-Allen
     
  6. billkendrick831@msn.com

    billkendrick831@msn.com Northsounder

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    I have to chime in one more time.I used to have a Dagger Caymen,compared to my necky sit-in it was a joy to fish out of.The increased mobility is alot better as long as your properly prepared as PolePole pointed out.Check out the kayak classifieds,I've seen more than a couple prowlers for sale in recent memory,scramblers are a dime a dozen too when it comes to sit-ons.
     
  7. House

    House New Member

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    My wife and I just got a pair of 2007 Hobie Outbacks, and took them fishing this weekend for the first time. They're great fishing platforms--we were fishing down on the South Sound. I found them to be super stable (I fished side saddle for a while too, and it was no problem), and the hands free locomotion meant I could cast while moving, or troll a fly behind me. Casting a fly rod from the kayak is going to take some getting used too, especially since I'm not an exceptionally skilled caster anyway. :D
    The hobies are sit on tops, but we stayed very dry. I took one out through the squall that came through late Sunday afternoon--winds above 20kts and chop of 3 feet or so. The Outback performed great, it rode over the steep stuff with no problem. I got some spray in the face of course, but I was dressed for cold water and actually had a lot of fun.

    The boats catch fish, too. We caught several hatchery coho in the 12" - 16" range. I also caught my first searun cutthroat of the year, a pretty 14" fish.
     
  8. 1morecast

    1morecast Active Member

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    Thx to all for their input!! In the past I have fished out of my 10' Outcast pontoon boat which wasn't too bad, as long as the wind stayed down. After watching a guy fishing out of a kayak he called the "big game model" { can't remember the mfgr.} His boat was loaded with a fish finder, rod holders, and plenty of storage for a day trip. I was amazed at how stabel this boat seemed to be in the water! And it looked fast to me, he was moving a lot faster, with less effort than I was. I am going to try and demo a couple of boats before i buy,and I am defintely going to take a kayak course.
     
  9. polepole

    polepole New Member

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    FYI. The Big Game is an Ocean Kayak model. In terms of speed, it is a slower boat. In terms of stability, it is one of the most stable boats.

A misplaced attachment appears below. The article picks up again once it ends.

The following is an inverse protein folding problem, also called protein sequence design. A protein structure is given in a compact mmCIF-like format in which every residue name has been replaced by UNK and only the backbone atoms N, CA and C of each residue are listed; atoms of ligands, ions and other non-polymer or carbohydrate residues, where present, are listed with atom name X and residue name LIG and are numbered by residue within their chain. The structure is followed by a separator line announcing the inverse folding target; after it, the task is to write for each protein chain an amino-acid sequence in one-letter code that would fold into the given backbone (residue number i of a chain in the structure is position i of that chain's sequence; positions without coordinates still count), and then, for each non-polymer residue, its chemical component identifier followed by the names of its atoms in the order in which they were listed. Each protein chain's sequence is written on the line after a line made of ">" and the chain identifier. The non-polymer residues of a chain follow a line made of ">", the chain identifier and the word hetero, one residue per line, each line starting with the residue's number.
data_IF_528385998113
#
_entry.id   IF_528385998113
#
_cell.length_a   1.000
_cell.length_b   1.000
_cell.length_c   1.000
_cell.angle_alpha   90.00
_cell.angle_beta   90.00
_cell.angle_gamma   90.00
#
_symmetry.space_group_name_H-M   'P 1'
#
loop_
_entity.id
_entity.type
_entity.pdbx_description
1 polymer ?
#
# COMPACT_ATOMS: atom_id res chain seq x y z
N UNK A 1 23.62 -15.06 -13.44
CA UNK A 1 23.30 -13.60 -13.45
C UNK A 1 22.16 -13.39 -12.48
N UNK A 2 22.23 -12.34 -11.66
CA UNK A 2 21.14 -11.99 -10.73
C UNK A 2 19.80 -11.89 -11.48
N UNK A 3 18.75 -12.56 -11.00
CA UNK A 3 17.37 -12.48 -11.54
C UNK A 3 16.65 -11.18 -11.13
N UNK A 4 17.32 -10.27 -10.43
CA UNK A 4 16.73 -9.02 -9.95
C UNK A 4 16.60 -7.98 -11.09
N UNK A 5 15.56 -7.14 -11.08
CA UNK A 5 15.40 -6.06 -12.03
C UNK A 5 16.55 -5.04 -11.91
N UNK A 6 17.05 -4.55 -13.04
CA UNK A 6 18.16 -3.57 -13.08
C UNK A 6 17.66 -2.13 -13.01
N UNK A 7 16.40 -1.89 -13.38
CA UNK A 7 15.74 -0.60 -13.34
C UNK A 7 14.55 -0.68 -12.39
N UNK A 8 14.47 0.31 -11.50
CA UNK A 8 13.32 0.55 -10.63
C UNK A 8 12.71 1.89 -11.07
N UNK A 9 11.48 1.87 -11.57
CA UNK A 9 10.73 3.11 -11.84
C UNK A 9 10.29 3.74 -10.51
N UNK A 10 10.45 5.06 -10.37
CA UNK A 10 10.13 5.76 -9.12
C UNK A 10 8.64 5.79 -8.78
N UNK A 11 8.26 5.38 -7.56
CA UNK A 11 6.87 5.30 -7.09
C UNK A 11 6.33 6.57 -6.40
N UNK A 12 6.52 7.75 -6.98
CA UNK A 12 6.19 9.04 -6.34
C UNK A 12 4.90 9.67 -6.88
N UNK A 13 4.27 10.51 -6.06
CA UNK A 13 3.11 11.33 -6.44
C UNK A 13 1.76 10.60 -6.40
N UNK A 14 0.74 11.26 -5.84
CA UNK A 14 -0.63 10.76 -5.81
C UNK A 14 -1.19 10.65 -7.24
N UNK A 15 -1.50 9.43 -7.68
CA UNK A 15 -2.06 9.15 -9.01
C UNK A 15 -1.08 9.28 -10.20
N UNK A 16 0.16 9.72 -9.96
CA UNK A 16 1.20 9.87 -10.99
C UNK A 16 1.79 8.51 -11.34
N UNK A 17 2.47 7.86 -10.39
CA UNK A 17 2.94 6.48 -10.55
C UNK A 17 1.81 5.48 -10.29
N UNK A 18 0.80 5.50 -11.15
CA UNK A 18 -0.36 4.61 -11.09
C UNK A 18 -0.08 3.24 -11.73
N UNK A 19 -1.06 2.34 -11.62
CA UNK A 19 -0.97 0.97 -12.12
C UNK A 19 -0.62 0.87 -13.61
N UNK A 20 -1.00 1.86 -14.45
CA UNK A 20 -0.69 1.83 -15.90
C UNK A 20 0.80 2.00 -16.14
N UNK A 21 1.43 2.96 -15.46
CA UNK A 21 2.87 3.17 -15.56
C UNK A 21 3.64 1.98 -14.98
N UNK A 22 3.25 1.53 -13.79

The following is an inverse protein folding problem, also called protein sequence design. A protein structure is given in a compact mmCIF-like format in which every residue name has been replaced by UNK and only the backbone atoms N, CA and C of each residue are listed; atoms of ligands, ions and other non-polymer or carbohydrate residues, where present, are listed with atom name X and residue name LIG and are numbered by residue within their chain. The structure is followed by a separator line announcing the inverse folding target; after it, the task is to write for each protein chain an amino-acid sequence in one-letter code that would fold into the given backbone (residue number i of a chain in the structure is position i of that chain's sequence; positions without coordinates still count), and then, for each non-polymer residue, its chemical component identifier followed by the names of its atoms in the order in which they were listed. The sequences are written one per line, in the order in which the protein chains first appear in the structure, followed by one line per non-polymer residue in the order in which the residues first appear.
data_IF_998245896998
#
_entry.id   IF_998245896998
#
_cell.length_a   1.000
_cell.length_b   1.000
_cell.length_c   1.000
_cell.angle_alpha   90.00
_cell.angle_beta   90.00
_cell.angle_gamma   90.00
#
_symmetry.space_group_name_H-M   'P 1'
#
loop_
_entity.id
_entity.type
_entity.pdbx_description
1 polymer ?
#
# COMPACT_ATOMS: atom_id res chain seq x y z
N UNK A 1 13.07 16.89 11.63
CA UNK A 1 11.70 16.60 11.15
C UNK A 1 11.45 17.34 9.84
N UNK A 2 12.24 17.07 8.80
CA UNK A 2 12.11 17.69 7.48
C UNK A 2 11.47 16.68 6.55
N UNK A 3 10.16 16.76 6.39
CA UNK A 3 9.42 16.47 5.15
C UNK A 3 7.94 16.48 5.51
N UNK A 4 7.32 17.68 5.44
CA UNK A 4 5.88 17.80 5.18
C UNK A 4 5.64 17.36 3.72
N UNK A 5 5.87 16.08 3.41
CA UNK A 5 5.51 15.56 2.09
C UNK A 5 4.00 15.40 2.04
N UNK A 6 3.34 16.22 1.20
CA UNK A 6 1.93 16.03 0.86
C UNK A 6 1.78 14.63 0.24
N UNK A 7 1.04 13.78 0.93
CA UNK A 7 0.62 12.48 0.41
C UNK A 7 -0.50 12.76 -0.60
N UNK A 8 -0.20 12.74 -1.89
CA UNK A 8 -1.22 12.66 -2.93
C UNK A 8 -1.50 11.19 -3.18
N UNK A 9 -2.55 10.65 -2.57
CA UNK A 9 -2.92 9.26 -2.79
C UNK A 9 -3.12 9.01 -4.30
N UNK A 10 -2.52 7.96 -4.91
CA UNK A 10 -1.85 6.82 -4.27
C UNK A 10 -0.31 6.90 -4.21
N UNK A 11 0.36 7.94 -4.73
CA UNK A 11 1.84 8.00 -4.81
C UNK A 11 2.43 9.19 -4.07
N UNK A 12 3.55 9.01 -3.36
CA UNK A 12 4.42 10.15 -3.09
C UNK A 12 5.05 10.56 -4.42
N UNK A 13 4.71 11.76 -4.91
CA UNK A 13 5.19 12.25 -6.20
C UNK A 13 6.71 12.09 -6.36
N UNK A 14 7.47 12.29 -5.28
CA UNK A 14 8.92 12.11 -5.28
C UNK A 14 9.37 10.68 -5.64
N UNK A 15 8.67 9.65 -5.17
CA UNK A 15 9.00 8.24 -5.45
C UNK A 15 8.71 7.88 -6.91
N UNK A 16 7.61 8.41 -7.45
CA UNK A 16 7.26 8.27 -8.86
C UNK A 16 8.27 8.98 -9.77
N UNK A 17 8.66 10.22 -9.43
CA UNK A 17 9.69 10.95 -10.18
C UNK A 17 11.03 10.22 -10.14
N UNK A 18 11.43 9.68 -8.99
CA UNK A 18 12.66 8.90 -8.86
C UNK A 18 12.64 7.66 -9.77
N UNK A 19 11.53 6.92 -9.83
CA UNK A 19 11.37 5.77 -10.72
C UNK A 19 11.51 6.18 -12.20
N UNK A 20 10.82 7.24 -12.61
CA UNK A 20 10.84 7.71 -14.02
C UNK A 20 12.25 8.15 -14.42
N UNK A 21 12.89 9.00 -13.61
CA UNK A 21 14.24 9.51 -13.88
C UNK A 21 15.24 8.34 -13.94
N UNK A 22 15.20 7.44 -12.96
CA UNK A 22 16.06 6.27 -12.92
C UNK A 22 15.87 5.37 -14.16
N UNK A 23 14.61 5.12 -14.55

-Allen
     
  10. Tom Bowden

    Tom Bowden Active Member

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    The Hobie Outbacks look like great boats, but It seem to me that the pedal mechanism would rust out quickly without a lot of cleaning and maintenance. Does anyone have any experience with this?

    Tom
     
  11. polepole

    polepole New Member

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    I have not heard of the peddle mechanism having problems with rusting out. I have heard of some weakness issues in the hull where the drive mechanism sits, so if you're looking at a used boat (05 or earlier), make sure you check out that area for weakness and/or cracks. I've not heard about any issues with the 06 models, but they may be too new to exhibit the issues. Supposedly Hobie has fixed this in more recent models. For older models they'll also send you a fix kit free of charge. To their credit, Hobie supposedly takes these issue seriously and has great customer service when it comes to addressing them.

    -Allen
     
  12. House

    House New Member

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    In the documentation that came with our Hobies, they reccommended hosing the mirage drives down and then spraying the metal bits with WD40 if you have them in the salt. In the research we did prior to purchasing the boats I didn't come across any complaints of rusty drives.
     
  13. Tim Garton

    Tim Garton Member

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    Polepole... great to have you on the board. Thanks for all the input. I've always been a sit-in kayaker but after reading your posts and visiting your web link a SOT is a definite consideration. I especially like the stability of the SOT's you've mentioned since I like to take pics as well as fish. And, I can't afford a motor boat bawling:
     
  14. Dave Ellis

    Dave Ellis Member

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    I use the Ocean Kayak Big Game Prowler :thumb: - super stable - stand up and fish - lots of room and storage.
     
  15. Rich Schager

    Rich Schager You should have been here yesterday...

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    Hairwing,

    I'm also looking at buying a Ocean Kayak Big Game Prowler. My only concern at this point is speed / ease of paddling some longer distances. Any wisdom to share?